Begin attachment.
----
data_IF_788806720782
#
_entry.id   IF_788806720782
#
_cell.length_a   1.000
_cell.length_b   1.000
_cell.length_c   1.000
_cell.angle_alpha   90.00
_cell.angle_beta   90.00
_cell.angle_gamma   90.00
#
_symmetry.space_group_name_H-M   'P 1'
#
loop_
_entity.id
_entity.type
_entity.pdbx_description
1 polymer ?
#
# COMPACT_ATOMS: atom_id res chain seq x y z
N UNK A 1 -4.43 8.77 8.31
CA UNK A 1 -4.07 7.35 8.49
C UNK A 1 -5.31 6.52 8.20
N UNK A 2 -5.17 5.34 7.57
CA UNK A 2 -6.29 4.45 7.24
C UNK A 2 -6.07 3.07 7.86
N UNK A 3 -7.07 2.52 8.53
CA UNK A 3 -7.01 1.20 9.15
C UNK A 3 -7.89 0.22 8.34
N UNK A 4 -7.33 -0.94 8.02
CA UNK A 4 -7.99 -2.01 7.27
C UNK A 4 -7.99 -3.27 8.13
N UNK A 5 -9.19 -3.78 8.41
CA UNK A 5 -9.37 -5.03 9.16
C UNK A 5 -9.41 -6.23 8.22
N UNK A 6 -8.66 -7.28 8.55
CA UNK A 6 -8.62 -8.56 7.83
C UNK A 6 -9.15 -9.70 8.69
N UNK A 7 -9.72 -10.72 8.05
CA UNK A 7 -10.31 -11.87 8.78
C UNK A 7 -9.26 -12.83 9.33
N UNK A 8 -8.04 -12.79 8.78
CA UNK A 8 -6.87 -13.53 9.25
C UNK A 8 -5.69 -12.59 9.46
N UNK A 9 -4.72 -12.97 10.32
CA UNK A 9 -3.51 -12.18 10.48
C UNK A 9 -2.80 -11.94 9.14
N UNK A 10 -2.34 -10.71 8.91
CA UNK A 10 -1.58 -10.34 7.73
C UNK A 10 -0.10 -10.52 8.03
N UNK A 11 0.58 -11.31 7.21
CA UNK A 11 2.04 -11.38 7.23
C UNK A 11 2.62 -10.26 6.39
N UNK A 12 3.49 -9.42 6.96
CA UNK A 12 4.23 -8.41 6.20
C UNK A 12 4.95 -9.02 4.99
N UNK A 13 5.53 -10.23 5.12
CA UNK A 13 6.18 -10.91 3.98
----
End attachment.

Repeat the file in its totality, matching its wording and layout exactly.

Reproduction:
data_IF_788806720782
#
_entry.id   IF_788806720782
#
_cell.length_a   1.000
_cell.length_b   1.000
_cell.length_c   1.000
_cell.angle_alpha   90.00
_cell.angle_beta   90.00
_cell.angle_gamma   90.00
#
_symmetry.space_group_name_H-M   'P 1'
#
loop_
_entity.id
_entity.type
_entity.pdbx_description
1 polymer ?
#
# COMPACT_ATOMS: atom_id res chain seq x y z
N UNK A 1 -4.43 8.77 8.31
CA UNK A 1 -4.07 7.35 8.49
C UNK A 1 -5.31 6.52 8.20
N UNK A 2 -5.17 5.34 7.57
CA UNK A 2 -6.29 4.45 7.24
C UNK A 2 -6.07 3.07 7.86
N UNK A 3 -7.07 2.52 8.53
CA UNK A 3 -7.01 1.20 9.15
C UNK A 3 -7.89 0.22 8.34
N UNK A 4 -7.33 -0.94 8.02
CA UNK A 4 -7.99 -2.01 7.27
C UNK A 4 -7.99 -3.27 8.13
N UNK A 5 -9.19 -3.78 8.41
CA UNK A 5 -9.37 -5.03 9.16
C UNK A 5 -9.41 -6.23 8.22
N UNK A 6 -8.66 -7.28 8.55
CA UNK A 6 -8.62 -8.56 7.83
C UNK A 6 -9.15 -9.70 8.69
N UNK A 7 -9.72 -10.72 8.05
CA UNK A 7 -10.31 -11.87 8.78
C UNK A 7 -9.26 -12.83 9.33
N UNK A 8 -8.04 -12.79 8.78
CA UNK A 8 -6.87 -13.53 9.25
C UNK A 8 -5.69 -12.59 9.46
N UNK A 9 -4.72 -12.97 10.32
CA UNK A 9 -3.51 -12.18 10.48
C UNK A 9 -2.80 -11.94 9.14
N UNK A 10 -2.34 -10.71 8.91
CA UNK A 10 -1.58 -10.34 7.73
C UNK A 10 -0.10 -10.52 8.03
N UNK A 11 0.58 -11.31 7.21
CA UNK A 11 2.04 -11.38 7.23
C UNK A 11 2.62 -10.26 6.39
N UNK A 12 3.49 -9.42 6.96
CA UNK A 12 4.23 -8.41 6.20
C UNK A 12 4.95 -9.02 4.99
N UNK A 13 5.53 -10.23 5.12
CA UNK A 13 6.18 -10.91 3.98